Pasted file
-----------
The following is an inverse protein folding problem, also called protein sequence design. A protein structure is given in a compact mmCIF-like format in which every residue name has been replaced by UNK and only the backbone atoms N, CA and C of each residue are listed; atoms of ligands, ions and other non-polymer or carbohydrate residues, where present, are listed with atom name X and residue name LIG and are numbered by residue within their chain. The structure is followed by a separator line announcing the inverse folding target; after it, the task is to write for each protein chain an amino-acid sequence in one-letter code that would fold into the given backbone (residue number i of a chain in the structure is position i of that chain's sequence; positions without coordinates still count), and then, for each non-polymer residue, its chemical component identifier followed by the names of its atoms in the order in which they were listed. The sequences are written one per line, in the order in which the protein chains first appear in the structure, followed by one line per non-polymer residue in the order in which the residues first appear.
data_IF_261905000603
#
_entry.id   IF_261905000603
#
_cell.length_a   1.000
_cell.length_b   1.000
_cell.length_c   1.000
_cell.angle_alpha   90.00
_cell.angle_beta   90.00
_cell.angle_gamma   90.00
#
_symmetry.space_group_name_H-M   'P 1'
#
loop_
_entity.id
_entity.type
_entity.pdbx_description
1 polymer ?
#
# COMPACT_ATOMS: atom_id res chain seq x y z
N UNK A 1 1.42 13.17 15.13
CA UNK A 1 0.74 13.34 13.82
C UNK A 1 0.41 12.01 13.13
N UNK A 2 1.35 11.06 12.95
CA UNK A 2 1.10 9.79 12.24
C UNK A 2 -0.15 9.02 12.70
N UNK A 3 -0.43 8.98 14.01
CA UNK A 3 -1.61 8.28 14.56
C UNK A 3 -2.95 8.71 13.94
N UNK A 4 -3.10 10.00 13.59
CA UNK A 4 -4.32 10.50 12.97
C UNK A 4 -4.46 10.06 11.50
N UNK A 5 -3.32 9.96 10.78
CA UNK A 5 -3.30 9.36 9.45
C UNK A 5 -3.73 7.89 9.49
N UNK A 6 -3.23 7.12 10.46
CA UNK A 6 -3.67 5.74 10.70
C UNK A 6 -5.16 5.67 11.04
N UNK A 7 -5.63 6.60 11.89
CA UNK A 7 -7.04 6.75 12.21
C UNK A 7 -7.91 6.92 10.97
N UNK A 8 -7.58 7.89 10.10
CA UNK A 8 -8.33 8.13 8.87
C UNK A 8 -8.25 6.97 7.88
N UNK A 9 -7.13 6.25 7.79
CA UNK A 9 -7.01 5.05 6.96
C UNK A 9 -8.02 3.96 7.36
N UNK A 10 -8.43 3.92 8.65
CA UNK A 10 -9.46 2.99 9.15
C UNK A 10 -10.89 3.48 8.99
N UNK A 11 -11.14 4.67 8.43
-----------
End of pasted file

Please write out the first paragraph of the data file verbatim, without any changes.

The following is an inverse protein folding problem, also called protein sequence design. A protein structure is given in a compact mmCIF-like format in which every residue name has been replaced by UNK and only the backbone atoms N, CA and C of each residue are listed; atoms of ligands, ions and other non-polymer or carbohydrate residues, where present, are listed with atom name X and residue name LIG and are numbered by residue within their chain. The structure is followed by a separator line announcing the inverse folding target; after it, the task is to write for each protein chain an amino-acid sequence in one-letter code that would fold into the given backbone (residue number i of a chain in the structure is position i of that chain's sequence; positions without coordinates still count), and then, for each non-polymer residue, its chemical component identifier followed by the names of its atoms in the order in which they were listed. The sequences are written one per line, in the order in which the protein chains first appear in the structure, followed by one line per non-polymer residue in the order in which the residues first appear.